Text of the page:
I have always had an affinity for short-term interest rates, and it is from my days as an index arbitrageur.
When most people think of index arbitrage, they think of someone scalping stock index futures against an underlying basket of stocks, either electronically or by hand in the old days. But there is more to it than that.
Typically, an index arbitrageur is short a bunch of stock index futures and long the basket of underlying stocks. If you have this position on, you are exposed to a massive amount of interest rate risk. If interest rates dip, you are happy; if interest rates rise, you are unhappy. Often, the profits or losses (P&L) from interest rate movements will dwarf whatever you are doing in intraday trading. There is dividend risk, too, which is not trivial to hedge.
So, at the age of 27 or 28, I found myself spending a lot of time reading speeches from Fed officials, trying to figure out whether they would cut or hike rates. In those days, from 2001 to 2003, the Fed was cutting rates, and we had a lot of rate P&L. In 2004, things got much harder, but by then, I was on to trading ETFs, and we had effectively shut down the index arb business. Others were better at it than we were.
Short-term interest rates are easier to trade than anything else. Why? Because they trend. The Fed doesn’t typically cut, then hike, then cut, then hike. It gets on a rate-cutting or -hiking cycle that lasts for months or years.
That isn’t to say there isn’t volatility in a short-term interest rates position, but it is a lot easier to hold a position than, say, in the Nasdaq or oil, where you are constantly being shaken out with the mean reversion.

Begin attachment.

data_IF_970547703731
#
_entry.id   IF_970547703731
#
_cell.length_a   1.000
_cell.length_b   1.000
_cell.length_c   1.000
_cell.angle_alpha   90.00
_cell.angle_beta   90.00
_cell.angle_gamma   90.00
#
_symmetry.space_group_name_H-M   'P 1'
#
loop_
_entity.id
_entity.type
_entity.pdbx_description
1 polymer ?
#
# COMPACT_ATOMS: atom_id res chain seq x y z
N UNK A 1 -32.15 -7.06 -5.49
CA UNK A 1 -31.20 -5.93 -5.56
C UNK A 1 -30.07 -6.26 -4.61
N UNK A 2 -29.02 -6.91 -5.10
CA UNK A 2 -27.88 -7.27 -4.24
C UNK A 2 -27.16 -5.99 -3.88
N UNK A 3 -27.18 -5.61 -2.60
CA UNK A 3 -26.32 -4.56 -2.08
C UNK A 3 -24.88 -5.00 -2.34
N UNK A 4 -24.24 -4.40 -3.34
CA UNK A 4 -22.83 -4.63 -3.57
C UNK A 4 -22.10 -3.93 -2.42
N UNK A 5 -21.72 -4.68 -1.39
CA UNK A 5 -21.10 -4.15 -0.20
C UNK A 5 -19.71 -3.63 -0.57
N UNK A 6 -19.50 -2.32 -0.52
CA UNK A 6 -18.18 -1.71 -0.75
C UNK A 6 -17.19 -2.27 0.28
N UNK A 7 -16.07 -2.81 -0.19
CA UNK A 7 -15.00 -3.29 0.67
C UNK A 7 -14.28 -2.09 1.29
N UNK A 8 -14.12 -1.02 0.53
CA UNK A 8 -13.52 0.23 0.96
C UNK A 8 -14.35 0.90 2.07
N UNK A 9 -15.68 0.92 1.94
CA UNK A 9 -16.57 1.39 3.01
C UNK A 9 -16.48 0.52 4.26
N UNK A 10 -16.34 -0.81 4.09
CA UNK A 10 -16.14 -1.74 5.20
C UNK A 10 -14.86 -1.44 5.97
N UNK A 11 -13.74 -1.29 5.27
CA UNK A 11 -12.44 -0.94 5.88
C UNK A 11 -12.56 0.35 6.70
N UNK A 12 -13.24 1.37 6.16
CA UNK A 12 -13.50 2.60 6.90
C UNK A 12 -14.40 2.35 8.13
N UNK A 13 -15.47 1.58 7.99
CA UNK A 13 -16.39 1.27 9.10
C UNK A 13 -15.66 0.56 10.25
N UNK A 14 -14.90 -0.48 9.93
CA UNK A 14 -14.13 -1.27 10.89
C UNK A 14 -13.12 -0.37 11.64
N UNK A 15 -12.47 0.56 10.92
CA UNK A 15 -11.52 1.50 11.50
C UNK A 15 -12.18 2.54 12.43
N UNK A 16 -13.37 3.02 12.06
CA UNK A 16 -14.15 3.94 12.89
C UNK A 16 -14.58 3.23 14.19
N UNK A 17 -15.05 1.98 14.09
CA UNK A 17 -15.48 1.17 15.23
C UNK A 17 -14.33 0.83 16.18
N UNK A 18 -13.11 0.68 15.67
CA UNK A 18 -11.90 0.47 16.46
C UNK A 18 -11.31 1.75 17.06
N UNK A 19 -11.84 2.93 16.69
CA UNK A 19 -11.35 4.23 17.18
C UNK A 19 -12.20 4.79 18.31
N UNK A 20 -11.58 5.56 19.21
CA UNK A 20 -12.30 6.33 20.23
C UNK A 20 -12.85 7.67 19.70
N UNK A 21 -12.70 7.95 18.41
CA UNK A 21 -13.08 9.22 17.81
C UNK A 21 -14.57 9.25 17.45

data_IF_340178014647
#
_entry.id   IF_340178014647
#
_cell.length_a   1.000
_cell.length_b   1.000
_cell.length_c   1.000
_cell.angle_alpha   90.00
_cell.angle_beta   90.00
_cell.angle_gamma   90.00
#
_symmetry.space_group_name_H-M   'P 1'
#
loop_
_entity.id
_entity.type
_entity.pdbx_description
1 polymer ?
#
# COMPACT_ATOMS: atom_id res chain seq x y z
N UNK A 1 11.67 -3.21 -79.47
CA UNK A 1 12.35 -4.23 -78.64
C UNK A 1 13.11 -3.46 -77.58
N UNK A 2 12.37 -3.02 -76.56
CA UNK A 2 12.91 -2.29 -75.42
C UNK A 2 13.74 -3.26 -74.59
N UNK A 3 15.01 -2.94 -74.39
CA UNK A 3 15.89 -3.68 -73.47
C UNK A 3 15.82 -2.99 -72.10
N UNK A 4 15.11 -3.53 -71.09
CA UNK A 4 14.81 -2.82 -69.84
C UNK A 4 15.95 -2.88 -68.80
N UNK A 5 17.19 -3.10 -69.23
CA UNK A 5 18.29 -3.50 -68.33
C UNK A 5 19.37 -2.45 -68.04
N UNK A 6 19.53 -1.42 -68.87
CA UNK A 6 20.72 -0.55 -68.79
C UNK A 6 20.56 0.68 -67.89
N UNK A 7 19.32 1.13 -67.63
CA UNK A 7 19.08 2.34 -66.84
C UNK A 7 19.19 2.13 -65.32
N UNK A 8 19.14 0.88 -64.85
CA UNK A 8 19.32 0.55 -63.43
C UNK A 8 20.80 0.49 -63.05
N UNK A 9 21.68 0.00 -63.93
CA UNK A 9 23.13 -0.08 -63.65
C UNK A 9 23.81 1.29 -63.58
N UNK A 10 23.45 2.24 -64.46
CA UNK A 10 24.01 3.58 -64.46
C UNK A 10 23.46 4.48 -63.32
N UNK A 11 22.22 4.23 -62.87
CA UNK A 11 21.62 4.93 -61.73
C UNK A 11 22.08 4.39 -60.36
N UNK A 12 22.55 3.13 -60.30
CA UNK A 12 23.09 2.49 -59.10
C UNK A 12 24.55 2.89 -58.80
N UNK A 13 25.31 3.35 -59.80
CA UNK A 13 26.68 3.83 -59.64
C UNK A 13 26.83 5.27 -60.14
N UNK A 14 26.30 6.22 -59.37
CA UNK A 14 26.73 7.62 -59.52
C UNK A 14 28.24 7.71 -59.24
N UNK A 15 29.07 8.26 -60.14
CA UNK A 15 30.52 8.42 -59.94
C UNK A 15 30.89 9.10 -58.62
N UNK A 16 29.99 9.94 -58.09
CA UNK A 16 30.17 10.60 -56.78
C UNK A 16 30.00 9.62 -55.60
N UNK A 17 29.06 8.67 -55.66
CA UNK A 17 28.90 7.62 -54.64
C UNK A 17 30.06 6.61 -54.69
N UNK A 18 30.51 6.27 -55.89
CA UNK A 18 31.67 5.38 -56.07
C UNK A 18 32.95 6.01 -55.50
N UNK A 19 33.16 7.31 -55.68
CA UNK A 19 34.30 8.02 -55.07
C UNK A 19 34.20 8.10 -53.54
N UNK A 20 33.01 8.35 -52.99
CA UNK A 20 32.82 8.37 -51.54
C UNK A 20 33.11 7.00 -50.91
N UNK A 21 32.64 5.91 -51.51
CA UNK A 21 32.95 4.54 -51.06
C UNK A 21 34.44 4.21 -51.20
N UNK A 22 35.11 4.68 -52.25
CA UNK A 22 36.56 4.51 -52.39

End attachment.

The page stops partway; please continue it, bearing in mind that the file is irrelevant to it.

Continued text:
I currently think we are at an inflection point in short-term interest rates.
The Fed has said as much. With a couple of exceptions, pretty much all Fed officials have said that they are done hiking rates, leaving open the possibility of hiking some more if the data gets even hotter. I don’t think that will happen, though.
The first sign of weakness in the economy, the first bad payroll number, and the market will begin pricing in Fed cuts. The market is already pricing in Fed cuts—about 75 basis points over the next year, which is more or less in line with the dot plot. Pretty much everyone knows the Fed hiked too much, and there is open discussion of the idea that long-term interest rates climbing is tightening financial conditions. The next move will be a cut, not a hike—of this much I am certain.
If you believe this, there is an assortment of trades you can put on that give you direct or indirect exposure to short-term rates decreasing. I recommend putting those trades on. I have those trades on.
The conventional wisdom is that the Fed probably won’t cut, and even if it does, it will do a few token cuts in line with the dot plots. No. If the Fed starts cutting interest rates, it is because there is protracted weakness in the economy, and it will cut much more than people think is possible, with the caveat being that it’s unlikely to go back to zero.
We haven’t even discussed the obvious yield curve trades—if this happens, we’ll get the bull steepener, which is one of the easiest trades in all fixed income.
Rate Hike Cycles
Here’s an interesting factoid for you: The longest the Fed has ever been able to maintain Fed funds at the highest level after a rate hike cycle is seven months. It’s already been two months since the last rate hike. The Fed always overdoes it and has to backtrack—you can see this in a chart of fed funds over the years.
You might have noticed that in the bond meltdown of the last two months, the front end of the yield curve has been more or less anchored. All the pain has been in the back end.
Even if you’re not a trader, even if you’re a casual retail investor, there are ways to take advantage of this—move money into a short-term Treasury or corporate mutual fund. You’re making 5–7% in coupons, and you’ll make another 3–5% in duration, which would be a very good year when it’s likely to be a bad year in everything else.
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Jared Dillian, MFA